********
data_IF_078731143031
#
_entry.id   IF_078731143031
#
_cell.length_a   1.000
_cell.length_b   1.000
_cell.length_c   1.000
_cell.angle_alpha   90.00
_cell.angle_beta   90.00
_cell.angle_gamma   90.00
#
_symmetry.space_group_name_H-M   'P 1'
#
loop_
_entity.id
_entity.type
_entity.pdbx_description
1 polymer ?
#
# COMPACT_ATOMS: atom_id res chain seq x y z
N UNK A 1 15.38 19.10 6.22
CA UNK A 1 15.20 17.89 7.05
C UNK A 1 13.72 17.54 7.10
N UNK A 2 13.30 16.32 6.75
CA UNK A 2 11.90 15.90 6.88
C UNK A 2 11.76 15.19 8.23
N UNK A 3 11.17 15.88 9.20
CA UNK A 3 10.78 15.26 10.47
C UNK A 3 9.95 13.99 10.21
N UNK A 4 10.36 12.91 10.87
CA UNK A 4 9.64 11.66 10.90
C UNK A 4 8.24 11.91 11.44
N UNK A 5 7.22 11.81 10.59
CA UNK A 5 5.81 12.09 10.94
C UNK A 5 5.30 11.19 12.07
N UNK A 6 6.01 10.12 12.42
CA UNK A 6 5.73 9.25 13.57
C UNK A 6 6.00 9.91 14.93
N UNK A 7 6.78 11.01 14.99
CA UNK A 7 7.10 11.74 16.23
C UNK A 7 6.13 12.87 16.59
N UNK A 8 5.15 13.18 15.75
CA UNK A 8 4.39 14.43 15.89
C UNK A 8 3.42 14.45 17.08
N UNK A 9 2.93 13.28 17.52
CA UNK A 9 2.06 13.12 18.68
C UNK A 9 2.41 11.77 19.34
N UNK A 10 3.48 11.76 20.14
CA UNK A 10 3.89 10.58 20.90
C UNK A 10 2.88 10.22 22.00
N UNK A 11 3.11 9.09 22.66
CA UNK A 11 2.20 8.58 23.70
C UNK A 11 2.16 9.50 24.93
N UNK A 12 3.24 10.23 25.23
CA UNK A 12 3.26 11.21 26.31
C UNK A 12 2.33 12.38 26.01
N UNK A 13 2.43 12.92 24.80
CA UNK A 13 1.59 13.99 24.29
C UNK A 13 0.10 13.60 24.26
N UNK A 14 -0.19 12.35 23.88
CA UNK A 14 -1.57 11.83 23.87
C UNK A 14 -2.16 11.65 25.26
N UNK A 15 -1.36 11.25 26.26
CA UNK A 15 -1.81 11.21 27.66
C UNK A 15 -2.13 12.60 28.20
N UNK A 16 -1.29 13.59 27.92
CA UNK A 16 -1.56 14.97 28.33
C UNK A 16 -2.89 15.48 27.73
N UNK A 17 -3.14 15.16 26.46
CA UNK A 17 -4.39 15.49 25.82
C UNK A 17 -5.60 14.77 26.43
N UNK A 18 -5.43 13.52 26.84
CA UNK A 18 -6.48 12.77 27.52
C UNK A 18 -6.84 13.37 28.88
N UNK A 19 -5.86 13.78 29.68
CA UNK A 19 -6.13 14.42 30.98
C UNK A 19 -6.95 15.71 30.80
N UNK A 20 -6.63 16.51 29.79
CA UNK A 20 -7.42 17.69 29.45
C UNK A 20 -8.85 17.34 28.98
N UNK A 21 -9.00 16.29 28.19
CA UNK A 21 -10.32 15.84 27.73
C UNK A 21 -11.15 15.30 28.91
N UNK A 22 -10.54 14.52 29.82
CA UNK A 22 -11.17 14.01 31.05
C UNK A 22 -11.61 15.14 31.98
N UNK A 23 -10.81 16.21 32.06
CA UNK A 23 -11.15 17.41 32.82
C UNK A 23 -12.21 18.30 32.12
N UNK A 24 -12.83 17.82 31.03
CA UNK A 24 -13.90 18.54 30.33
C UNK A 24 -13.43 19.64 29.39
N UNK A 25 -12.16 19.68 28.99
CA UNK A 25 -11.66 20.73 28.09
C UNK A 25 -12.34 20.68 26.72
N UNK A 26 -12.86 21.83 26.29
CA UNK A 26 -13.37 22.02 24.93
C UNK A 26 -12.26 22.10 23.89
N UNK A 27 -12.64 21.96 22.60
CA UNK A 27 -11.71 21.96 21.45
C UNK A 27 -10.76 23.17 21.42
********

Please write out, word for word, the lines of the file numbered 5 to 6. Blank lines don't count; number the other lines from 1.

_cell.length_a   1.000
_cell.length_b   1.000